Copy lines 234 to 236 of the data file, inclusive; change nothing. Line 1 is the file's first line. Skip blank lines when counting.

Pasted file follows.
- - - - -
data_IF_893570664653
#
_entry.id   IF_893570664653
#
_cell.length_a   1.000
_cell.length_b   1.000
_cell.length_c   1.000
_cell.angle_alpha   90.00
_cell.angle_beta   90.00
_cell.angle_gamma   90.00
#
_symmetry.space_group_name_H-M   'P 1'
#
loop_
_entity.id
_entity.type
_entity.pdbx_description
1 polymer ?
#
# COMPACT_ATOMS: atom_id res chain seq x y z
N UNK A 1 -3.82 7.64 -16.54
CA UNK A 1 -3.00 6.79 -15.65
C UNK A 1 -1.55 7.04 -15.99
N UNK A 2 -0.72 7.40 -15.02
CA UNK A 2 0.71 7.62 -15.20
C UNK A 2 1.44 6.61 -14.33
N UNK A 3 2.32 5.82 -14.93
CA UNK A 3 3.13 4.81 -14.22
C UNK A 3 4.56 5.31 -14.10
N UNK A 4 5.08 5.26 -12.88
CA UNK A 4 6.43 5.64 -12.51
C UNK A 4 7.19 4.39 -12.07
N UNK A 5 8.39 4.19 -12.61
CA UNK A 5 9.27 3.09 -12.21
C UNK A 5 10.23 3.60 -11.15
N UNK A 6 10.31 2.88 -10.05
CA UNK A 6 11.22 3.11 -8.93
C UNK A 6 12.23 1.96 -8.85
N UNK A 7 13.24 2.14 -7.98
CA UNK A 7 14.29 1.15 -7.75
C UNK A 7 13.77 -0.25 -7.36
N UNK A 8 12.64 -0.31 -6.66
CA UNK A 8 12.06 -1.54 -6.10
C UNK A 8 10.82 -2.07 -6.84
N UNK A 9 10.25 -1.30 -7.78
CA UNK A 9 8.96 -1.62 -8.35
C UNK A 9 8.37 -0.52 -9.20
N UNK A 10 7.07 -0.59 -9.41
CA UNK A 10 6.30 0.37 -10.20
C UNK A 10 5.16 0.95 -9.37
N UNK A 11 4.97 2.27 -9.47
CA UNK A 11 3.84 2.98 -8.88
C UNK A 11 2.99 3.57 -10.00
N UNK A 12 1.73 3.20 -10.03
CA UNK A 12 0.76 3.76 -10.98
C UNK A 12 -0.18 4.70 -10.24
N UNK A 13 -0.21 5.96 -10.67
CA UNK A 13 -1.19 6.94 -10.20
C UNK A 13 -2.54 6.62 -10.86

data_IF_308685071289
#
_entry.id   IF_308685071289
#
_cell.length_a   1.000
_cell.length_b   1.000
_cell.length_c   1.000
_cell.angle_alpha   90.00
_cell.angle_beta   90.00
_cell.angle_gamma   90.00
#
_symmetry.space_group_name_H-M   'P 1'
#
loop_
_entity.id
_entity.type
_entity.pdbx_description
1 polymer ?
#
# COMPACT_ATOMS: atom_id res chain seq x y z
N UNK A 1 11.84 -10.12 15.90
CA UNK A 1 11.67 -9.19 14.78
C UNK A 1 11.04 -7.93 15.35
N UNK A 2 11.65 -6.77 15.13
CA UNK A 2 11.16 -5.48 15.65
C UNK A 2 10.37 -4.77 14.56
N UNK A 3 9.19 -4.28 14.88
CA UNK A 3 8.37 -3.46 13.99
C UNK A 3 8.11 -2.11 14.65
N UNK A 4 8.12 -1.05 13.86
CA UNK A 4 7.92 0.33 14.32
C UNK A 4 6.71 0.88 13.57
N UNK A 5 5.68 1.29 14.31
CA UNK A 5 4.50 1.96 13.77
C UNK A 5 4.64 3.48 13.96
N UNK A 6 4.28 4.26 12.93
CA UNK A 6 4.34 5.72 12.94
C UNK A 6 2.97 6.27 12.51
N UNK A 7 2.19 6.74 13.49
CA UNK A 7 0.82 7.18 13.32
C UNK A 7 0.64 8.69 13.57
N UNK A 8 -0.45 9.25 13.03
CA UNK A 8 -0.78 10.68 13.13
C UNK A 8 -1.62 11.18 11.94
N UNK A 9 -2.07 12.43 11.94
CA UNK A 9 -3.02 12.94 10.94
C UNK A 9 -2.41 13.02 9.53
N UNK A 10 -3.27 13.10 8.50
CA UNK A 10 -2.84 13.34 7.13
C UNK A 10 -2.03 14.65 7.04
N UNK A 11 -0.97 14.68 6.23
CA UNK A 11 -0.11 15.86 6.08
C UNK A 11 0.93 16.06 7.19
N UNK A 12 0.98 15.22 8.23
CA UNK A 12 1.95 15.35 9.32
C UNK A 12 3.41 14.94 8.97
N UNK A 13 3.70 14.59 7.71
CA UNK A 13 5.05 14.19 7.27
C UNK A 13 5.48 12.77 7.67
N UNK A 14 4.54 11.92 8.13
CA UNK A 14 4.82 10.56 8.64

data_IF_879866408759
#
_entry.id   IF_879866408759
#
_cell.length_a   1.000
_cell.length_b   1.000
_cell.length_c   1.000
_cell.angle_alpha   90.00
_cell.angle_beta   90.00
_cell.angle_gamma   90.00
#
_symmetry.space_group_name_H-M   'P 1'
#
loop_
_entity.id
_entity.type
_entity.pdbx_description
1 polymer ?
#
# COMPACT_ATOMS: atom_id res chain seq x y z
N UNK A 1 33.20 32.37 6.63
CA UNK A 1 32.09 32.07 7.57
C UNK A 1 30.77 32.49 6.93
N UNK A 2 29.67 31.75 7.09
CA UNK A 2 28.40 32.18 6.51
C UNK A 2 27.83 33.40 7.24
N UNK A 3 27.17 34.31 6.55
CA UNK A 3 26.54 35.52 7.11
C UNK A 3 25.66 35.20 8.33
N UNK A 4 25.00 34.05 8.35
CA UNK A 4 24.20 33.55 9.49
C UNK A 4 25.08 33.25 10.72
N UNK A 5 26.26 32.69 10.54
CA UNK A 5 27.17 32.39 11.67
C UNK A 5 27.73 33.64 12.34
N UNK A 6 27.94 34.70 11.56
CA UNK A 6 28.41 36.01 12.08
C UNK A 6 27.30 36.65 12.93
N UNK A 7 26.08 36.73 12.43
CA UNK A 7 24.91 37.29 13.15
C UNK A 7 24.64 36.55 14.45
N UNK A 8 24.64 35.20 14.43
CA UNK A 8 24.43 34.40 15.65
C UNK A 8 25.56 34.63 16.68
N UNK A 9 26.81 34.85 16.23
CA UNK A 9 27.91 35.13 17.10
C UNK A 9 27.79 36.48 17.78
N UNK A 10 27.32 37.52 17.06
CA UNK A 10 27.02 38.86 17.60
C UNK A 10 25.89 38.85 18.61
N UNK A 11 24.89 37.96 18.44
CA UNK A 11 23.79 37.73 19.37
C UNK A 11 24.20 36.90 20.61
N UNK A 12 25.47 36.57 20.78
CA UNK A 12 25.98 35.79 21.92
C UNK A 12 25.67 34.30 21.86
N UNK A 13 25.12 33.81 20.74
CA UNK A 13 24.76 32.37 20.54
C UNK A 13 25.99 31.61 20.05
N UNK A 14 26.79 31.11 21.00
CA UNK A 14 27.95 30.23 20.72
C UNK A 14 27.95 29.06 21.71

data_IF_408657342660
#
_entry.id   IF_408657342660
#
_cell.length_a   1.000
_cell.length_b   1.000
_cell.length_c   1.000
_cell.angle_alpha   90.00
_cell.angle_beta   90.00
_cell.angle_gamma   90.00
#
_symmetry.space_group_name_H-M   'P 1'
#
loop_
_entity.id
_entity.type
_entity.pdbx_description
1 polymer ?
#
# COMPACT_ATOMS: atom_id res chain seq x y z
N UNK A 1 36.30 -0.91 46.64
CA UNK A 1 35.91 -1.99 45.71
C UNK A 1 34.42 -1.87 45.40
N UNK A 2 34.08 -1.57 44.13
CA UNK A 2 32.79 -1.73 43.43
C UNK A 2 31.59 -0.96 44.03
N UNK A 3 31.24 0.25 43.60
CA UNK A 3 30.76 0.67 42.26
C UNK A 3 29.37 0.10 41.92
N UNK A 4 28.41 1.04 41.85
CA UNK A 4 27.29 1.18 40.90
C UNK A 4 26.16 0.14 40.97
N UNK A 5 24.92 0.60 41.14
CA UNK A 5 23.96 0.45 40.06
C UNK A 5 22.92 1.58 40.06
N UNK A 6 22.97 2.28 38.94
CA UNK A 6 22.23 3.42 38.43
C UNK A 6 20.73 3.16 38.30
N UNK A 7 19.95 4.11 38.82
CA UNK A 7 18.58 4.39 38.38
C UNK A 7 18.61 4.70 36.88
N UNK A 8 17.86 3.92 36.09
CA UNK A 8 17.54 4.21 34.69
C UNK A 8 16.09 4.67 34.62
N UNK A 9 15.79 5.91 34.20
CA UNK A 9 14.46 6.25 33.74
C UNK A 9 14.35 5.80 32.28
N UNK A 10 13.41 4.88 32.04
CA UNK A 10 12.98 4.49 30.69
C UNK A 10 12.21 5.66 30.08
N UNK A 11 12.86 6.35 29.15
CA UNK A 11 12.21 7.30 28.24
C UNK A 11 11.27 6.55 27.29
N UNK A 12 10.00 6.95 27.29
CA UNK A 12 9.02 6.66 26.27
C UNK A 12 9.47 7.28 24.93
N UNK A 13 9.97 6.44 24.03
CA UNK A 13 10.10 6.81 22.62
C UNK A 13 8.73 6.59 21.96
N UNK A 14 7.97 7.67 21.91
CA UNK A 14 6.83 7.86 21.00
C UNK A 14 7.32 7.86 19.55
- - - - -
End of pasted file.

CA UNK A 11 12.21 7.30 28.24
C UNK A 11 11.27 6.55 27.29
N UNK A 12 10.00 6.95 27.29